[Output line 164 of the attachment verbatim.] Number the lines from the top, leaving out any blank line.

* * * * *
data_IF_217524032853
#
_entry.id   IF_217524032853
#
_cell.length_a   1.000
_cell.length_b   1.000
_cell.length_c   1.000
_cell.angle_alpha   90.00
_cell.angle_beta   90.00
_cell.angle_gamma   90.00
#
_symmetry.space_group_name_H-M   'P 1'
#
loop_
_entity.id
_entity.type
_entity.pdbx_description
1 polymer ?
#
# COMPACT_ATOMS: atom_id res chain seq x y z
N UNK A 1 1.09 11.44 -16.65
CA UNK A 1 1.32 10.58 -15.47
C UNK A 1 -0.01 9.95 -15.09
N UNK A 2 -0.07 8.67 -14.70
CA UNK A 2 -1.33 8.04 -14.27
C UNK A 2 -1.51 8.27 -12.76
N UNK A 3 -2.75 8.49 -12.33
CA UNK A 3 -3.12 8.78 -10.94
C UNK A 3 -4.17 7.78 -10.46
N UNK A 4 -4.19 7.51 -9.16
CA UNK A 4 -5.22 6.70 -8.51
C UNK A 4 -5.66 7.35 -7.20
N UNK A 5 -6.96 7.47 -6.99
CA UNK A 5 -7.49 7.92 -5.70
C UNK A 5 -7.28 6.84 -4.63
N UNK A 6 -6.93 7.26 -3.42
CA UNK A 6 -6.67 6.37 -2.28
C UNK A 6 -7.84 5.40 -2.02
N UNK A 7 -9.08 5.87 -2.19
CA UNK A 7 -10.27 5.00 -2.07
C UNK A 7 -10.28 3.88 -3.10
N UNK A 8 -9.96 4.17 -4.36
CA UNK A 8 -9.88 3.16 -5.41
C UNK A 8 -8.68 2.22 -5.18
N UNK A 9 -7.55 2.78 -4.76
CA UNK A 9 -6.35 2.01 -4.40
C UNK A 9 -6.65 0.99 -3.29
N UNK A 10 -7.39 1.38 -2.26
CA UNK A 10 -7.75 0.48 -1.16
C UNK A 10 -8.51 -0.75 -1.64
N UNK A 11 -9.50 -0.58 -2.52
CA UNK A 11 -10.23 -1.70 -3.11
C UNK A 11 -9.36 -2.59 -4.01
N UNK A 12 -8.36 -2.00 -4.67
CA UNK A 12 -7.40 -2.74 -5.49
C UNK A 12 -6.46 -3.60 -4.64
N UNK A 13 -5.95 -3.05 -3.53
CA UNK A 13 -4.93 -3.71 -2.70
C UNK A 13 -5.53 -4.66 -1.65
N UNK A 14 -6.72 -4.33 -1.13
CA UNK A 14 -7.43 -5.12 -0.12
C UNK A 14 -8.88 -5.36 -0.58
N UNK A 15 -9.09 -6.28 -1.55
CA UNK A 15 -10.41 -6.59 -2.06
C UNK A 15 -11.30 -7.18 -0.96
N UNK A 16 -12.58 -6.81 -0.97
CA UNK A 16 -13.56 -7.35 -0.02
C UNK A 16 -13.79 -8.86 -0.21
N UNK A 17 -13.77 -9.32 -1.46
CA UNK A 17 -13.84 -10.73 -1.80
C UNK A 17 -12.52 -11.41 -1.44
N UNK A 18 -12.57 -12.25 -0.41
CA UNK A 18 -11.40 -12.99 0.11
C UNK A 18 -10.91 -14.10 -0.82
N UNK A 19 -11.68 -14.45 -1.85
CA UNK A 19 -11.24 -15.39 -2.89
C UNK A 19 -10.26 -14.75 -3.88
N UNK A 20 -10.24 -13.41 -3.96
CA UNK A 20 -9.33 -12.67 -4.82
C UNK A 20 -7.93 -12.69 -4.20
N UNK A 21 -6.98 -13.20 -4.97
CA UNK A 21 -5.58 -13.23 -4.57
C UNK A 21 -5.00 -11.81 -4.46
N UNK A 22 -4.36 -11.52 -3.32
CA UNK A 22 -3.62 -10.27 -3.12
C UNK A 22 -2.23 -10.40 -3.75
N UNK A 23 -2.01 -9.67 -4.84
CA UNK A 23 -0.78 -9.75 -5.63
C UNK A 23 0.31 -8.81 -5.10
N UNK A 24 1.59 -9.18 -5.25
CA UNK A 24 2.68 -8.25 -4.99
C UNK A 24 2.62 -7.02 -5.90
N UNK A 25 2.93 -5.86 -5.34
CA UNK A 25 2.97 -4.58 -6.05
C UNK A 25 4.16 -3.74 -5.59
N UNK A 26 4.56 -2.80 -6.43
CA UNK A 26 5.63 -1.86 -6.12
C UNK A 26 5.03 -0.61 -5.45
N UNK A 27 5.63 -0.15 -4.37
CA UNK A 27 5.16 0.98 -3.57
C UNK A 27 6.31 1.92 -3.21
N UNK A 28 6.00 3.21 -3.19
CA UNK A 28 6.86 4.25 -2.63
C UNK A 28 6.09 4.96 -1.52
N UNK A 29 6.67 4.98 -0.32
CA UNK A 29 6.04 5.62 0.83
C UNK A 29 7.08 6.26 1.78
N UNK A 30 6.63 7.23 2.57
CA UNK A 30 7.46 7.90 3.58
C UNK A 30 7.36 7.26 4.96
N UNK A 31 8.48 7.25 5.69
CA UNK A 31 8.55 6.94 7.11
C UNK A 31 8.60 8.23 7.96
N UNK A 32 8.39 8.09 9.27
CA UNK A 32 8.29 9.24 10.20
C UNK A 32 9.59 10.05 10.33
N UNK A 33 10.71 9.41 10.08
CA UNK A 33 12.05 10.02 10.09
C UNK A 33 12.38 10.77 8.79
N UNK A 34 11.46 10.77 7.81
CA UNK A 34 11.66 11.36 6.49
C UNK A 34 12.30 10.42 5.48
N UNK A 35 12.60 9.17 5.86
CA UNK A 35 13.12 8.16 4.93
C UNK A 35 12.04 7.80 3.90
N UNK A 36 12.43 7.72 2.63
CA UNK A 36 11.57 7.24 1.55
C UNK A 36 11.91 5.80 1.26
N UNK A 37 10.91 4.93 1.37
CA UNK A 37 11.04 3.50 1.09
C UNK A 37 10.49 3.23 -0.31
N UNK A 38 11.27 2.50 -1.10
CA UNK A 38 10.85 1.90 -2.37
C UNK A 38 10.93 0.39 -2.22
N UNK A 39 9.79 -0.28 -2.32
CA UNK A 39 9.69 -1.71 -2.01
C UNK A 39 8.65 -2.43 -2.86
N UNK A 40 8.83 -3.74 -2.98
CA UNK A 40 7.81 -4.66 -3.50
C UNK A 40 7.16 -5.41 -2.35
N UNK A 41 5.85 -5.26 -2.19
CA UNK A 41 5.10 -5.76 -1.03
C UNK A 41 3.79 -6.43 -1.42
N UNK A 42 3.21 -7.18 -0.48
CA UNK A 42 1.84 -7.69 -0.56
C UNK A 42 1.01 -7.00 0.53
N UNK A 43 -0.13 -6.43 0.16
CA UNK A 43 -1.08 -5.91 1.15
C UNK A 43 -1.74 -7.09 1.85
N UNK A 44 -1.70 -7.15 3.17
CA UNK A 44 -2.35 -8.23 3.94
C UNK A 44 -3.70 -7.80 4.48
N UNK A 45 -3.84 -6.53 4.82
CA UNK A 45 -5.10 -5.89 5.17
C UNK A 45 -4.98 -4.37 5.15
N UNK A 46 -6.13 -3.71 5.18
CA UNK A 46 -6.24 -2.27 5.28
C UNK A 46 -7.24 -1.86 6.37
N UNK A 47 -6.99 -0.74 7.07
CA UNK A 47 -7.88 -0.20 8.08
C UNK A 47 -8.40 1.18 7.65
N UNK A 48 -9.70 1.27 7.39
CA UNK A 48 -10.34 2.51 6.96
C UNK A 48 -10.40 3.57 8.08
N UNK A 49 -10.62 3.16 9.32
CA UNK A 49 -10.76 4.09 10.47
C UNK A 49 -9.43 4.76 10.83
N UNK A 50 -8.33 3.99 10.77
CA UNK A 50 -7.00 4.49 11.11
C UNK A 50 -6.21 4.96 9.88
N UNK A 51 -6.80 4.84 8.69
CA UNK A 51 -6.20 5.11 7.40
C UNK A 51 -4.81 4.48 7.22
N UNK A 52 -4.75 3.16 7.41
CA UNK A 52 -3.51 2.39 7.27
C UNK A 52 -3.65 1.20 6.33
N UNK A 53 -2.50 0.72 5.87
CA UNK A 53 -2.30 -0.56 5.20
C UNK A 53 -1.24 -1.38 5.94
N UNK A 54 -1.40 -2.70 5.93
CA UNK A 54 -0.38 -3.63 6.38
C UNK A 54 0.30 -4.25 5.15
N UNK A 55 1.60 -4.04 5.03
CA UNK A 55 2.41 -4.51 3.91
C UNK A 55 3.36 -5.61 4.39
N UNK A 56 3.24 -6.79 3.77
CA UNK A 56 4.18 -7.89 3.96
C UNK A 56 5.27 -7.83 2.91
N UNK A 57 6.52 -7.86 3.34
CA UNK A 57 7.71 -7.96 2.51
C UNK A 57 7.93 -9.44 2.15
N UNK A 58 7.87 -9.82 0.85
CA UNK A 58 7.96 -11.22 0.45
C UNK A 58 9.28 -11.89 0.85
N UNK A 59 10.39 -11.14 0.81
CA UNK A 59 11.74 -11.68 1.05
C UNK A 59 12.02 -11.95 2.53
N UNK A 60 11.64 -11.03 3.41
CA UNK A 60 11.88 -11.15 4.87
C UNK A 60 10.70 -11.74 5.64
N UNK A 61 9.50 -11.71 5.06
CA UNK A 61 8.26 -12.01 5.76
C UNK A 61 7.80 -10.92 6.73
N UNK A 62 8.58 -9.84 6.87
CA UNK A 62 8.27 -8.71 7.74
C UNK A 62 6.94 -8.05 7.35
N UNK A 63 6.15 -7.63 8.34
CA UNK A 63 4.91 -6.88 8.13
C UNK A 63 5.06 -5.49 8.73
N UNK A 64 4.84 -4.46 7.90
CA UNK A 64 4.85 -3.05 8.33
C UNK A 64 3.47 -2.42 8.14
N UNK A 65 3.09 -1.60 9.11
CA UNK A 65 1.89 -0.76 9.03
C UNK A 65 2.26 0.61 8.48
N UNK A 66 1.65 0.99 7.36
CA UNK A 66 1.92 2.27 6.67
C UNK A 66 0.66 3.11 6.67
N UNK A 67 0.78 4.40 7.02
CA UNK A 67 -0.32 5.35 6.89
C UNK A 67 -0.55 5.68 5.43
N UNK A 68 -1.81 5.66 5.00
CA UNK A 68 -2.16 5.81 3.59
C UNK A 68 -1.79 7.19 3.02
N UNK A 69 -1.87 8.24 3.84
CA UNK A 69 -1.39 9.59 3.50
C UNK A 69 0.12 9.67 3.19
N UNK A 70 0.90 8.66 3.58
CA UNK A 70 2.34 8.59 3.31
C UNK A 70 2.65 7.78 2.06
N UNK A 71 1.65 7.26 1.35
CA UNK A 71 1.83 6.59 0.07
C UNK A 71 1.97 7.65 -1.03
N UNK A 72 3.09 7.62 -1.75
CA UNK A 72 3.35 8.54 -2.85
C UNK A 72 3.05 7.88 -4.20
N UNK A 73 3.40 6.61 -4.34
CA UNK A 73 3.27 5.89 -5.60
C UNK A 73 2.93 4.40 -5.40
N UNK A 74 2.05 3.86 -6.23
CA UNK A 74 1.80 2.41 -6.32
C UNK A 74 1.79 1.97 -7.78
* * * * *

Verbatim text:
C UNK A 48 -10.40 3.57 8.08